Good morning! Welcome to The Morning Shift, your roundup of the auto news you crave, all in one place every weekday morning. Here are the important stories you need to know.
1st Gear: Volkswagen’s New Head Gets Rare Safe-Passage Deal From U.S.
Volkswagen runs 120 factories across the planet with 12 brands under its wing, so heading up that company entails a lot of travel, both to handle internal affairs as well as to attend promotional events like auto shows.
In an exceedingly rare move, the United States Justice Department guaranteed that new Volkswagen CEO Herbert Diess will continue to be able to do his job without charges or an arrest being dropped on him by surprise. Bloomberg explains:
The Justice Department agreement allows Herbert Diess, promoted last month to lead the German automaker, to travel the world freely without fear of being arrested in connection with the U.S.’s diesel-rigging investigation, according to two people familiar with the matter.
Diess also received a spoken assurance that he would be given advance notice should prosecutors seek to charge him in its emissions cheating probe, said the people, who asked not to be identified because the deal is confidential. Diess, who joined the automaker a couple months before the scandal became public in September 2015, isn’t accused of wrongdoing.
As Bloomberg notes, this deal suggests that either Diess won’t be charged, or he may be providing useful information to the ongoing Dieselgate investigation. Alternately, it suggests that Diess himself had some concerns about coming under additional scrutiny as he was in the infamous July 27, 2015 “Damage Table” meeting where the issue with diesel emissions in the U.S. was explained to senior managers. Bloomberg notes:
That meeting was a key moment in the conspiracy — one where Winterkorn “approved the continued concealment of the cheating software from U.S. regulators,” U.S. prosecutors said in the unsealed indictment against the former CEO. Winterkorn’s defense team is reviewing the charges and will decide after that on the next steps, Felix Doerr, the former CEO’s German defense attorney, said in an email.
Because Diess attended that meeting, he would know what was said by Winterkorn and others when they were together in the room. Diess is already under investigation in Germany — along with Winterkorn — for possible market manipulation for not going public sooner about the scandal.
This deal comes after ex-Volkswagen CEO Martin Winterkorn was charged under seal in March. Germany will not extradite Winterkorn to countries outside the European Union, however, he certainly would have had a hard time continuing to run a multinational company like Volkswagen while stuck in one place had he stayed on as CEO.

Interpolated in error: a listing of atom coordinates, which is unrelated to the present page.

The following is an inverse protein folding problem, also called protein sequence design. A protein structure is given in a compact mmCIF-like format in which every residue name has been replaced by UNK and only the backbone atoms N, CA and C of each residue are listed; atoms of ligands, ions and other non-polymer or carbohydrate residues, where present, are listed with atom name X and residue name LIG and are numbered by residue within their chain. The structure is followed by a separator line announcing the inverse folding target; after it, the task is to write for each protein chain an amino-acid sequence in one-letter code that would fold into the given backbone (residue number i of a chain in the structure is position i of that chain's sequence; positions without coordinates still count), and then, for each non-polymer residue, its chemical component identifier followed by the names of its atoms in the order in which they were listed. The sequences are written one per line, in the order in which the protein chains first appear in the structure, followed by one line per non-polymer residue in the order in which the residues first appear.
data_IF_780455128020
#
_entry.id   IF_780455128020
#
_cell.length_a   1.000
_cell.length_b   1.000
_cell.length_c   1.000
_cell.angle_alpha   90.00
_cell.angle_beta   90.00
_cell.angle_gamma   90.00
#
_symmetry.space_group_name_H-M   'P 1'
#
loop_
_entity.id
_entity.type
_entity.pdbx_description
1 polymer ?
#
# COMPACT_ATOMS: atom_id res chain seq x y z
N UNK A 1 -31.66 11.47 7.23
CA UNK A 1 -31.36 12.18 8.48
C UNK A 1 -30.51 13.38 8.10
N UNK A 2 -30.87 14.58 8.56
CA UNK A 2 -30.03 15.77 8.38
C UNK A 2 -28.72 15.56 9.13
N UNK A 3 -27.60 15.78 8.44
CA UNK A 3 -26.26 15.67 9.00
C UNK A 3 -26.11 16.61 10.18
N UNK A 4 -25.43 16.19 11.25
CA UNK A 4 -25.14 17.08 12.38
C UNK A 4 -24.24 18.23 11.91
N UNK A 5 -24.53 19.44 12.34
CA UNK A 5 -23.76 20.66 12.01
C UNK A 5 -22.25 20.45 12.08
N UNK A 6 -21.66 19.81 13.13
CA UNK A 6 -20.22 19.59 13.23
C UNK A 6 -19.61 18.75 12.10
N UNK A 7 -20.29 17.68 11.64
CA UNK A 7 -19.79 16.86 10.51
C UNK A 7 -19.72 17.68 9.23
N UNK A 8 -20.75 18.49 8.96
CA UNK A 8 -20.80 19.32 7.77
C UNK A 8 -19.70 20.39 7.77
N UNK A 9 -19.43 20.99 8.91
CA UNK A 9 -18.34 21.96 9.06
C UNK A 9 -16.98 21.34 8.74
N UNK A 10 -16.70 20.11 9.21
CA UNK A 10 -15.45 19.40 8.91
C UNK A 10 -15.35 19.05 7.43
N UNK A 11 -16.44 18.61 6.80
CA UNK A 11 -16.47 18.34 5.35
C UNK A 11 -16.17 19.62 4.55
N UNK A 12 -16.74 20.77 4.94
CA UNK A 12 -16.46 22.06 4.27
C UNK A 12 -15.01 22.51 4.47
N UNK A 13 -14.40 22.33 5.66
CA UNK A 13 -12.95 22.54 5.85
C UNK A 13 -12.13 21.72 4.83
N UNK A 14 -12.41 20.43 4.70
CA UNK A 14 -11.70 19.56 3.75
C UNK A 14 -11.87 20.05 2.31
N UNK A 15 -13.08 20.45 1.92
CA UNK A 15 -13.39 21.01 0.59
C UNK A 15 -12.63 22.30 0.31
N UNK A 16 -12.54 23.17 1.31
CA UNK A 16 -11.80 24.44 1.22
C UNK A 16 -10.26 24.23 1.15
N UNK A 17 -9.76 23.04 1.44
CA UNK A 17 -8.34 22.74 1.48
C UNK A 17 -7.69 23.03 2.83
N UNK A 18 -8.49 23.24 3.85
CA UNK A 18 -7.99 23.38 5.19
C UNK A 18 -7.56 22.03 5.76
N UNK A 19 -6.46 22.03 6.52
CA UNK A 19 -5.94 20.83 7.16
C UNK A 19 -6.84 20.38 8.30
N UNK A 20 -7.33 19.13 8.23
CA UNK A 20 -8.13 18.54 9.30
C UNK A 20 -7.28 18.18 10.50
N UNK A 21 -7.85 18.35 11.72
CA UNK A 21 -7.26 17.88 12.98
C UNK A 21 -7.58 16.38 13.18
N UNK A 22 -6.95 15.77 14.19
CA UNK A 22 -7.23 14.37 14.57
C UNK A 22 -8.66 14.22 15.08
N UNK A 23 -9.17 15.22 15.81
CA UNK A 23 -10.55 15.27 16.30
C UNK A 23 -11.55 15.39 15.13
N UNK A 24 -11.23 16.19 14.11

2nd Gear: Elon Musk Is Totally Sorry About That Insane Call, Sort Of?
Elon Musk, in his neverending quest to become the Kanye West of automobiles, admitted he was “foolish” on the quarterly earnings call where he refused to answer what he called “boring, bonehead questions.” Now that this call cost Tesla over $2 billion in market capitalization according to Reuters, Musk says he’s like, really, really, really sorry, you guys. Seriously. Sorry.
Musk tweeted that he was “foolish” to ignore analysts on the call, even though they were asking tough questions he didn’t want to answer (via Bloomberg Quint):
Yet he’s still on his haters-gonna-hate kick, as Bloomberg Quint notes:
Musk tweeted that analysts at Sanford C. Bernstein & Co. and RBC Capital Markets were representing “a short seller thesis, not investors” when posing questions he cut off during the Wednesday call. The chief executive officer reiterated that an inquiry about capital expenditures by Bernstein’s Toni Sacconaghi was “boneheaded” and said RBC’s Joseph Spak posed an “absurd” query about Model 3 reservations.
“Oh and uh short burn of the century comin soon. Flamethrowers should arrive just in time,” Musk wrote, referencing devices he sold earlier this year to raise money for his tunnel-digging company Boring Co.
You know, because talking about burning your haters with a flamethrower is completely something that a stable and rational human being would do.
Musk does have a notable fixation on anyone who bets against him, despite the fact that it should be expected when you’re talking about an automaker who hasn’t actually made a profit in its 15 years of existence. Bless his heart.
3rd Gear: Lyft And Aptiv To Unleash 30 Self-Driving Cars In Las Vegas This Summer
Autonomous cars seem to have a bad rap lately, making headlines for crashing while testing on public streets. But Lyft and its automotive technology partner Aptiv seem undeterred to unleash a fleet of 30 self-driving BMWs in Las Vegas this summer. The Detroit News writes:
Lyft and Aptiv will run the self-driving BMWs between the same predetermined sites that the companies used during a successful demonstration at the International Consumer Electronics Show in January, the Las Vegas Sun reported Thursday.
The BMW 5 Series cars will navigate passengers between the Las Vegas Convention Center and various resorts on the Strip.